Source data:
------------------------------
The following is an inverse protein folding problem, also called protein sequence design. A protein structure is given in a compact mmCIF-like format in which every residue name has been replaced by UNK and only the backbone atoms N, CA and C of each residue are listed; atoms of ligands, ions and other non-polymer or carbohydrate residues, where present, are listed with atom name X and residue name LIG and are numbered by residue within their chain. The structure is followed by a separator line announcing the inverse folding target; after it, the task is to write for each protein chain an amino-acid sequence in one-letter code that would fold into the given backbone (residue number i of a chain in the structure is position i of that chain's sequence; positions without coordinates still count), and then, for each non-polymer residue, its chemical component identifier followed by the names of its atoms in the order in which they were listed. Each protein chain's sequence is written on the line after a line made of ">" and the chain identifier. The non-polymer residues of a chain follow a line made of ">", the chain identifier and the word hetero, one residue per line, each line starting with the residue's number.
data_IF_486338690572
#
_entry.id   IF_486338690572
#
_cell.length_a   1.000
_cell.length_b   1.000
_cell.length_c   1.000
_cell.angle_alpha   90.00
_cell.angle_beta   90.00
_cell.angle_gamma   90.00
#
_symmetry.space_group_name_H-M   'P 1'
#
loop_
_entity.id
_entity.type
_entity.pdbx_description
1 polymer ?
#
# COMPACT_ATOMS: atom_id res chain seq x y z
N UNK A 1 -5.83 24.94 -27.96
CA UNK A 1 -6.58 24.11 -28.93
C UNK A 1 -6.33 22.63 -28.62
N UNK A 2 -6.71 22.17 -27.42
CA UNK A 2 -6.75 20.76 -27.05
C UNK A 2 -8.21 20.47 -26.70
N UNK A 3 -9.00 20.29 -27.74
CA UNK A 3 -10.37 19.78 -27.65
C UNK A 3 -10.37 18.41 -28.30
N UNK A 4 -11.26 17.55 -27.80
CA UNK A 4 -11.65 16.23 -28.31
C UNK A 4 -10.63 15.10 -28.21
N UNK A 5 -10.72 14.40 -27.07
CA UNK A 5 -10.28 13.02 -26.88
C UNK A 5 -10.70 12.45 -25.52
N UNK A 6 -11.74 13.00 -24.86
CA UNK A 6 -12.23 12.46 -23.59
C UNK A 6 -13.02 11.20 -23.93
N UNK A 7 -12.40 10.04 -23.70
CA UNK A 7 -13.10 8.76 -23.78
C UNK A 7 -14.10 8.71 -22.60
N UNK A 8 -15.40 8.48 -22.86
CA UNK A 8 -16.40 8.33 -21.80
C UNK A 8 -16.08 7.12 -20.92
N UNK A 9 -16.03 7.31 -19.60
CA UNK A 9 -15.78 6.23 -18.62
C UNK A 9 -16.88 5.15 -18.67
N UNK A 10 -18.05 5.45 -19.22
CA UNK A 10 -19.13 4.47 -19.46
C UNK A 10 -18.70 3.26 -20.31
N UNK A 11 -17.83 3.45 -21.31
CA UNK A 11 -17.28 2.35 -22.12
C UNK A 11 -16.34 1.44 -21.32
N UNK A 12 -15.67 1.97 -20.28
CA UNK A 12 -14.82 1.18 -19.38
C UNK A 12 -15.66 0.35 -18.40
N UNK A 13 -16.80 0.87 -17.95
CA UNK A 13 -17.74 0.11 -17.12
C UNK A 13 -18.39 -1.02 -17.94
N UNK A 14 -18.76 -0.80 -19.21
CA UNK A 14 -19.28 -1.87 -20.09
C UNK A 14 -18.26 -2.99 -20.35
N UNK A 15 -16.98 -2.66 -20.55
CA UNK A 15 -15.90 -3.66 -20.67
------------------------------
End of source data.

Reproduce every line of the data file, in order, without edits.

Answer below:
The following is an inverse protein folding problem, also called protein sequence design. A protein structure is given in a compact mmCIF-like format in which every residue name has been replaced by UNK and only the backbone atoms N, CA and C of each residue are listed; atoms of ligands, ions and other non-polymer or carbohydrate residues, where present, are listed with atom name X and residue name LIG and are numbered by residue within their chain. The structure is followed by a separator line announcing the inverse folding target; after it, the task is to write for each protein chain an amino-acid sequence in one-letter code that would fold into the given backbone (residue number i of a chain in the structure is position i of that chain's sequence; positions without coordinates still count), and then, for each non-polymer residue, its chemical component identifier followed by the names of its atoms in the order in which they were listed. Each protein chain's sequence is written on the line after a line made of ">" and the chain identifier. The non-polymer residues of a chain follow a line made of ">", the chain identifier and the word hetero, one residue per line, each line starting with the residue's number.
data_IF_486338690572
#
_entry.id   IF_486338690572
#
_cell.length_a   1.000
_cell.length_b   1.000
_cell.length_c   1.000
_cell.angle_alpha   90.00
_cell.angle_beta   90.00
_cell.angle_gamma   90.00
#
_symmetry.space_group_name_H-M   'P 1'
#
loop_
_entity.id
_entity.type
_entity.pdbx_description
1 polymer ?
#
# COMPACT_ATOMS: atom_id res chain seq x y z
N UNK A 1 -5.83 24.94 -27.96
CA UNK A 1 -6.58 24.11 -28.93
C UNK A 1 -6.33 22.63 -28.62
N UNK A 2 -6.71 22.17 -27.42
CA UNK A 2 -6.75 20.76 -27.05
C UNK A 2 -8.21 20.47 -26.70
N UNK A 3 -9.00 20.29 -27.74
CA UNK A 3 -10.37 19.78 -27.65
C UNK A 3 -10.37 18.41 -28.30
N UNK A 4 -11.26 17.55 -27.80
CA UNK A 4 -11.65 16.23 -28.31
C UNK A 4 -10.63 15.10 -28.21
N UNK A 5 -10.72 14.40 -27.07
CA UNK A 5 -10.28 13.02 -26.88
C UNK A 5 -10.70 12.45 -25.52
N UNK A 6 -11.74 13.00 -24.86
CA UNK A 6 -12.23 12.46 -23.59
C UNK A 6 -13.02 11.20 -23.93
N UNK A 7 -12.40 10.04 -23.70
CA UNK A 7 -13.10 8.76 -23.78
C UNK A 7 -14.10 8.71 -22.60
N UNK A 8 -15.40 8.48 -22.86
CA UNK A 8 -16.40 8.33 -21.80
C UNK A 8 -16.08 7.12 -20.92
N UNK A 9 -16.03 7.31 -19.60
CA UNK A 9 -15.78 6.23 -18.62
C UNK A 9 -16.88 5.15 -18.67
N UNK A 10 -18.05 5.45 -19.22
CA UNK A 10 -19.13 4.47 -19.46
C UNK A 10 -18.70 3.26 -20.31
N UNK A 11 -17.83 3.45 -21.31
CA UNK A 11 -17.28 2.35 -22.12
C UNK A 11 -16.34 1.44 -21.32
N UNK A 12 -15.67 1.97 -20.28
CA UNK A 12 -14.82 1.18 -19.38
C UNK A 12 -15.66 0.35 -18.40
N UNK A 13 -16.80 0.87 -17.95
CA UNK A 13 -17.74 0.11 -17.12
C UNK A 13 -18.39 -1.02 -17.94
N UNK A 14 -18.76 -0.80 -19.21
CA UNK A 14 -19.28 -1.87 -20.09
C UNK A 14 -18.26 -2.99 -20.35
N UNK A 15 -16.98 -2.66 -20.55
CA UNK A 15 -15.90 -3.66 -20.67